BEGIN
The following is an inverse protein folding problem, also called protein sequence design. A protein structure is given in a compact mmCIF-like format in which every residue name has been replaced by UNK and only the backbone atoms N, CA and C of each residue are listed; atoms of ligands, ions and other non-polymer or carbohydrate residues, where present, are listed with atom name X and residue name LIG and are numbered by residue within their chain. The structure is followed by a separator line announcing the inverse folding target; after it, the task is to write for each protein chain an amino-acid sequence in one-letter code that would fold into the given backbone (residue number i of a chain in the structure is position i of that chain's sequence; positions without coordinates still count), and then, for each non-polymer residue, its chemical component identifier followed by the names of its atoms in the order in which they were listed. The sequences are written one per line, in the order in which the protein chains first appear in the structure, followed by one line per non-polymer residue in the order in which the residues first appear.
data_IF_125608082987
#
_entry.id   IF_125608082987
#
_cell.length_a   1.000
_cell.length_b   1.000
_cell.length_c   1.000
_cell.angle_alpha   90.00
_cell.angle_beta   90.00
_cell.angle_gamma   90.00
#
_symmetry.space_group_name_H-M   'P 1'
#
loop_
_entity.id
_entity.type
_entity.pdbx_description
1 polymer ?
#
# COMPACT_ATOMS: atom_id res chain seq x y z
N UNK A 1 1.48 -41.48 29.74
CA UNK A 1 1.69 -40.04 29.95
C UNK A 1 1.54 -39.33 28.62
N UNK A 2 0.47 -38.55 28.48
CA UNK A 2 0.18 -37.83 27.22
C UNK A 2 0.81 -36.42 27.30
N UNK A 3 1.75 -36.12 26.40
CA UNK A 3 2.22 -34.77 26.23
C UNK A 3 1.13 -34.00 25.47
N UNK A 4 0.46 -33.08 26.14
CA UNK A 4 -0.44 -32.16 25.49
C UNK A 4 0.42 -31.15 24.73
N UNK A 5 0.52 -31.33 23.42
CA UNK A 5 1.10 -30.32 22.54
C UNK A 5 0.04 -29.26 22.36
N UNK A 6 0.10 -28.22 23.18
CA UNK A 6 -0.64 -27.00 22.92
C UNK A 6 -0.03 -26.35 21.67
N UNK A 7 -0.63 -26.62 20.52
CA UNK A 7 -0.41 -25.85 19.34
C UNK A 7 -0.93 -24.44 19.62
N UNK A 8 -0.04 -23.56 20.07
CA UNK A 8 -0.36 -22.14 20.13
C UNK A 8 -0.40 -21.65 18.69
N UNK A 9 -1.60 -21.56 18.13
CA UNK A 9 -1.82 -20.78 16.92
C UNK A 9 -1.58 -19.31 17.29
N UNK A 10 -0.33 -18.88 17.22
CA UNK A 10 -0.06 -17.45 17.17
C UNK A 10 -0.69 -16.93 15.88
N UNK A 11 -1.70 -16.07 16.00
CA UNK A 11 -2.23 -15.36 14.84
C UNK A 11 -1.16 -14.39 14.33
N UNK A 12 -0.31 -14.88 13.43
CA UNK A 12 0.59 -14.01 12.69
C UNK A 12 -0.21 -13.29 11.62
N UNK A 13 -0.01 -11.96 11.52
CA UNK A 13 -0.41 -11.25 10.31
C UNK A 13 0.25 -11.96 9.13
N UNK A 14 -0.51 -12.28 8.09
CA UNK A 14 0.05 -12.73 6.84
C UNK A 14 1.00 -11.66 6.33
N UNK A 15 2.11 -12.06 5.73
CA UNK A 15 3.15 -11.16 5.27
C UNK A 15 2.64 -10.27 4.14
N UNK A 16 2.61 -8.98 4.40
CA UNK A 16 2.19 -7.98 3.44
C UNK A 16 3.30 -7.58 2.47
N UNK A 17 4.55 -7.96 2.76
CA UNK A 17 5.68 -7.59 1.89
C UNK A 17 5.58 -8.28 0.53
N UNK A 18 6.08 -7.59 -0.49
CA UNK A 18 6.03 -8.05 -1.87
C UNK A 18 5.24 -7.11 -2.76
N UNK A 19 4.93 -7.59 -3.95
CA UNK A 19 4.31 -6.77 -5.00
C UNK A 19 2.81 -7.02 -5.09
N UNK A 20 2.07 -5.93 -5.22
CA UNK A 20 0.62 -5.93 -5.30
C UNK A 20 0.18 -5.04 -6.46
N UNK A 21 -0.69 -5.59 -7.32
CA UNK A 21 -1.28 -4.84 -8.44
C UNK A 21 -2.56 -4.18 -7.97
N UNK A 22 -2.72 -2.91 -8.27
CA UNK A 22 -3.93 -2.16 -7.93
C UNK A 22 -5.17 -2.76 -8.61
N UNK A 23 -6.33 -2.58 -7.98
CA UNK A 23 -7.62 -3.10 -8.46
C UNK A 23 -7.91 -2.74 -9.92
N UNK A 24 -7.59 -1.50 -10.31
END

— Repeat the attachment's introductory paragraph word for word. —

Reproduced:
The following is an inverse protein folding problem, also called protein sequence design. A protein structure is given in a compact mmCIF-like format in which every residue name has been replaced by UNK and only the backbone atoms N, CA and C of each residue are listed; atoms of ligands, ions and other non-polymer or carbohydrate residues, where present, are listed with atom name X and residue name LIG and are numbered by residue within their chain. The structure is followed by a separator line announcing the inverse folding target; after it, the task is to write for each protein chain an amino-acid sequence in one-letter code that would fold into the given backbone (residue number i of a chain in the structure is position i of that chain's sequence; positions without coordinates still count), and then, for each non-polymer residue, its chemical component identifier followed by the names of its atoms in the order in which they were listed. The sequences are written one per line, in the order in which the protein chains first appear in the structure, followed by one line per non-polymer residue in the order in which the residues first appear.